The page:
For your first deployment, to make things easier to understand and faster to run, we disable some security features. The --no-verify and --untrusted-ssl will be removed in the next sections.

$ cd helloworld
$ mse deploy --no-verify --untrusted-ssl
⚠️ This app runs in untrusted-ssl mode with an operator certificate. The operator may access all communications with the app. See Documentation > Security Model for more details.
Temporary workspace is: /tmp/tmpzdvizsb5
Encrypting your source code...
Deploying your app...
App 04e9952c-981d-4601-a610-81152fe21315 creating for helloworld with 512M EPC memory and 0.38 CPU cores...
You can now run `mse logs 04e9952c-981d-4601-a610-81152fe21315` if necessary
✅ App created!
⚠️ App trustworthiness checking skipped. The app integrity has not been checked and shouldn't be used in production mode!
Sending secret key and decrypting the application code...
Waiting for application to be ready...
Your application is now fully deployed and started...
✅ It's now ready to be used on https://04e9952c-981d-4601-a610-81152fe21315.cosmian.dev until 2023-01-10 20:30:36.860596+01:00. The application will be automatically stopped after this date.
The context of this creation can be retrieved using `mse context --export 04e9952c-981d-4601-a610-81152fe21315`
You can now quickly test your application doing: `curl https://04e9952c-981d-4601-a610-81152fe21315.cosmian.dev/health`

That’s it!

Your microservice is up at https://{uuid}.cosmian.app (replace {uuid} with the one from mse deploy command output).

You can test your first app using curl:

$ export MSE_UUID="..." # your UUID here
$ curl "https://$MSE_UUID.cosmian.app" 

At this point, you can write your own Flask application and deploy it into MSE.

Compatibility with ASGI

To be compliant with MSE your Python application must be an ASGI application. It is not possible to deploy a standalone Python program.

Examples

Visit mse-app-examples to find MSE application examples.

Verify the trustworthiness of your app (remove --no-verify)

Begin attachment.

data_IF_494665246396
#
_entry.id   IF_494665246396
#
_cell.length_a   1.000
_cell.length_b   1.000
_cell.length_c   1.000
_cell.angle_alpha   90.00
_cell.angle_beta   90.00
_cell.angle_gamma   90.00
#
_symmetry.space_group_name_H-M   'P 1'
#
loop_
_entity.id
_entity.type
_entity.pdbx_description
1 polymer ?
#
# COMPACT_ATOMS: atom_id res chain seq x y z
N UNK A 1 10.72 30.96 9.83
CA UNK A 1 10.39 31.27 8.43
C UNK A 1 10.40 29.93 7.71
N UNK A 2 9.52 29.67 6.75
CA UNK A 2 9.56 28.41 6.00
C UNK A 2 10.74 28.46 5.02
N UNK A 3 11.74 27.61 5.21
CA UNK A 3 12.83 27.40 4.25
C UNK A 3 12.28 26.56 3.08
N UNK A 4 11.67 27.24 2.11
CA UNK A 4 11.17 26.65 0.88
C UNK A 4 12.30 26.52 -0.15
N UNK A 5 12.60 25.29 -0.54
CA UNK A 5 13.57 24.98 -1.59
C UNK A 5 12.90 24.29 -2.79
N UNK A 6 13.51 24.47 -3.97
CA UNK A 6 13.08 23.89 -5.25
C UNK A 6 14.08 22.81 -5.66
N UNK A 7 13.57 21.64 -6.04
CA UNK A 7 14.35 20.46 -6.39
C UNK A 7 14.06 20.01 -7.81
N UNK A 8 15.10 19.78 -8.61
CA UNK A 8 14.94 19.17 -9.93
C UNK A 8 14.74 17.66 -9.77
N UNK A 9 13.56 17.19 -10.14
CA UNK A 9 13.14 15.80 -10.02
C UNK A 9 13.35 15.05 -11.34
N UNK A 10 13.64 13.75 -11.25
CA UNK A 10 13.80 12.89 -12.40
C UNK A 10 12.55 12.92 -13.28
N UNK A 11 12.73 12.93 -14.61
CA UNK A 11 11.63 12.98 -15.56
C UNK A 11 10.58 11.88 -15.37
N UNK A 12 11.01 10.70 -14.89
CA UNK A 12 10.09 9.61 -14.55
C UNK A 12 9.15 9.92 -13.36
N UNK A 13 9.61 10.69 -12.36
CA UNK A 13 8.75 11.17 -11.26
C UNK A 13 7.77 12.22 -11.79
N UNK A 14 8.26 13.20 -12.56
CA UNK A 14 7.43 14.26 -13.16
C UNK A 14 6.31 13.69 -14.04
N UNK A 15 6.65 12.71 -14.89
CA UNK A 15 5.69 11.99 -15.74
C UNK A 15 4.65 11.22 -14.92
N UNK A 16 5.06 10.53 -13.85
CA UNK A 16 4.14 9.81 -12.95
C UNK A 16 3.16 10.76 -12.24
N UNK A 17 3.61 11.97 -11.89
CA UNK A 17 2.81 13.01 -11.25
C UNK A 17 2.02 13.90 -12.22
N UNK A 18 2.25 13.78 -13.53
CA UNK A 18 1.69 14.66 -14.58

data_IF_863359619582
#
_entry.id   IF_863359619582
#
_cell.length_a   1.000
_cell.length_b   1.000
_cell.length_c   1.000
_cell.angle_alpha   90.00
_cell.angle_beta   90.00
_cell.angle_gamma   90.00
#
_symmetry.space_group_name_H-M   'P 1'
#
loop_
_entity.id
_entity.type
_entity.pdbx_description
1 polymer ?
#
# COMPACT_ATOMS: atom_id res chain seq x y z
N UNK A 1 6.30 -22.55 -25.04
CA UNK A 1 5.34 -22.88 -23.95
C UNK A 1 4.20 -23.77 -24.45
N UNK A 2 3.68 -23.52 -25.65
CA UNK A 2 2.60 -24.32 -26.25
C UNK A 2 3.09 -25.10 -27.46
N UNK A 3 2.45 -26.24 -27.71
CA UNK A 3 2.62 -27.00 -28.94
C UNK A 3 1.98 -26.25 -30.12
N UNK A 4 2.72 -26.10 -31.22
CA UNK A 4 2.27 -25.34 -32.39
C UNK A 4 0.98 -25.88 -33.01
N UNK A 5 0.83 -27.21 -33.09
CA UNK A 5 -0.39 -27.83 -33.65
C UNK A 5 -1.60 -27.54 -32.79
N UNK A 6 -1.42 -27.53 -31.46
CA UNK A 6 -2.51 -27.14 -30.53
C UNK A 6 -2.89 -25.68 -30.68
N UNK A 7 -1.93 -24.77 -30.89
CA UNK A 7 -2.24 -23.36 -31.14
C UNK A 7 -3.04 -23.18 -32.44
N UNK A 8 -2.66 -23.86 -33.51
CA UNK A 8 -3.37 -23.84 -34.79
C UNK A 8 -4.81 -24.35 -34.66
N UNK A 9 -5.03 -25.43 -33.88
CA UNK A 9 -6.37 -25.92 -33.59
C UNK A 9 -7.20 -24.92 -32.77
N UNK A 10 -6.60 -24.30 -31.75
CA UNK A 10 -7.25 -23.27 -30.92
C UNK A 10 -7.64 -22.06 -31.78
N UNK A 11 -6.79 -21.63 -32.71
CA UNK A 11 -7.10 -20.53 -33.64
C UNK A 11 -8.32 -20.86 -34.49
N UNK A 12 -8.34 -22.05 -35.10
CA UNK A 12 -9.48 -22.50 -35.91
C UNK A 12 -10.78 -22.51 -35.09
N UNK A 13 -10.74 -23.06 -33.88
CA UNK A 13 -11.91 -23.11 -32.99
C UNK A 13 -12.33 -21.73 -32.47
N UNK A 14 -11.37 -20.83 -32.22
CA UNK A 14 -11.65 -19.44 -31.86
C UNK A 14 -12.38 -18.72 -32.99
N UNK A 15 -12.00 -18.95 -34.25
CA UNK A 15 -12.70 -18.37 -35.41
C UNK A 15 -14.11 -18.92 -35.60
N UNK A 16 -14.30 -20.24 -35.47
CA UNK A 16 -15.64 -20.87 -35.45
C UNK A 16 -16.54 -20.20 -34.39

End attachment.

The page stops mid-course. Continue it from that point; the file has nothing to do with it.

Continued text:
Pre-requisites

Before deploying the app, verify that docker service is up and your current user can use the docker client without privilege

In this step, we will redeploy your previous app but without the insecure argument --no-verify. When you deploy an app, you need to verify that the running app is indeed your code and is running inside an Intel SGX enclave signed by Cosmian. For more details, please refer to the security model.

$ cd helloworld
$ mse deploy -y --untrusted-ssl
An application with the same name in that project is already running...
Stopping the previous app (force mode enabled)...
⚠️ This app runs in untrusted-ssl mode with an operator certificate. The operator may access all communications with the app. See Documentation > Security Model for more details.
Temporary workspace is: /tmp/tmpucnl7zfd
Encrypting your source code...
Deploying your app...
App 74638f07-c85c-41d3-be82-238d0099e2d3 creating for helloworld with 8192M EPC memory and 6.00 CPU cores...
You can now run `mse logs 74638f07-c85c-41d3-be82-238d0099e2d3` if necessary
✅ App created!
Checking app trustworthiness...
The code fingerprint is 9bb0342fa8a09c2707632ed8556accc5fac168515bf2453bf88992c9fa84e849
Verification: success
Sending secret key and decrypting the application code...
Waiting for application to be ready...
Your application is now fully deployed and started...
✅ It's now ready to be used on https://74638f07-c85c-41d3-be82-238d0099e2d3.cosmian.dev until 2023-01-10 21:23:28.929299+01:00. The application will be automatically stopped after this date.
The context of this creation can be retrieved using `mse context --export 74638f07-c85c-41d3-be82-238d0099e2d3`
You can now quickly test your application doing: `curl https://74638f07-c85c-41d3-be82-238d0099e2d3.cosmian.dev/health`

As you can see, the warning message has been removed for the output of your previous command and the trustworthiness of the app has been checked.